• Dretske, F. I. 1981. Knowledge and the Flow of Information. Cambridge, MA: MIT Press.
  • Dretske, Fred. 1986. "Misrepresentation" in R. Bogdan, ed., Belief: Form, Content, and Function. Oxford University Press.
  • Floridi, Luciano. 2011. The Philosophy of Information. Oxford: Oxford University Press.
  • Foley, Richard, 1987. "Dretske's Information-Theoretic Account of Knowledge." Synthese (70) 2: 159-184.

February 5:  Information & Cybernetics
Reading: Background
  • Ashby, W. Ross. 1957. An Introduction to Cybernetics. London: Chapman & Hall.
  • Babbage, Charles. 1832. On the Economy of Machinery and Manufactures. London: Charles Knight.
  • Bell, Daniel. 1976. The Coming of Post-Industrial Society: A Venture in Social Forecasting. New York, NY: Basic Books.
  • Beniger, James R. 1986. The Control Revolution: Technological and Economic Origins of the Information Society. Cambridge, Ma: Harvard University Press.
  • Boyd, Rayward W. 1999. "H.G. Wells's Idea of a World Brain: A Critical Reassessment." Journal of the American Society for Information Science, 50(7): 557-573.
  • Kelly, Kevin. 1994. Out of Control: The New Biology of Machines, Social Systems, and the Economic World. New York: Addison-Wesley.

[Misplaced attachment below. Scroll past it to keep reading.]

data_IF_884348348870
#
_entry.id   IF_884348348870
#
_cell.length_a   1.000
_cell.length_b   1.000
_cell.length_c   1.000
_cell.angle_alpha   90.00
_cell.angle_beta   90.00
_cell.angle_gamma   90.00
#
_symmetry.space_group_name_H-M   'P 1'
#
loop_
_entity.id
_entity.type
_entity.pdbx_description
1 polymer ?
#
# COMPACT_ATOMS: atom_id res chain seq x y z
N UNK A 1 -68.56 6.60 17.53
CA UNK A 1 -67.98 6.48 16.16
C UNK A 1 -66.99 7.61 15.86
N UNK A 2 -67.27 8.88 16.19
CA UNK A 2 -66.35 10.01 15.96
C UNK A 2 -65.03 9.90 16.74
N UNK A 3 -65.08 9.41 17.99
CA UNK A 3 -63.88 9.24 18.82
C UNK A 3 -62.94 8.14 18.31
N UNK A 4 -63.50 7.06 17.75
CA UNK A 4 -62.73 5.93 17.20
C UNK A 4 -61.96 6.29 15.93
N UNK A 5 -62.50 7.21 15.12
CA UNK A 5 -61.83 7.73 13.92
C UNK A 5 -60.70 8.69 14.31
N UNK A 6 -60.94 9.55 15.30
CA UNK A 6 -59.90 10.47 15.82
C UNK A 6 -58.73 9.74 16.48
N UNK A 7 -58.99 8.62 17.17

• MacKay, Donald. 1969. Information, Mechanism, and Meaning. Cambridge MA: MIT Press.
  • Mayr, Otto. 1989. Authority, Liberty, and Automatic Machinery in Early Modern Europe. Baltimore: Johns Hopkins University Press.
  • Sjoblom, Gustav. 2011. "Control in the History of Computing: Making an Ambiguous Concept Useful."IEEE Annals of the History of Computing. 33(3): 89-90.
  • Yates, JoAnne. 1989. Control through Communication: The Rise of System in American Management. Baltimore: Johns Hopkins Press.

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Week 4
February 10:  History of information — I: Before the 19th Century
Reading: Background:
February 12: Information and Data

Background: Geoff's slides

Week 5
February 17
History of information — II: The Last 200 Years.
  • Nunberg, Geoffrey, 1996.  "Farewell to the Information Age" pp 103-138 in G.Nunberg, ed., The Future of the Book. Berkeley: University of California Press. [Read pp. 1-23. of this version.]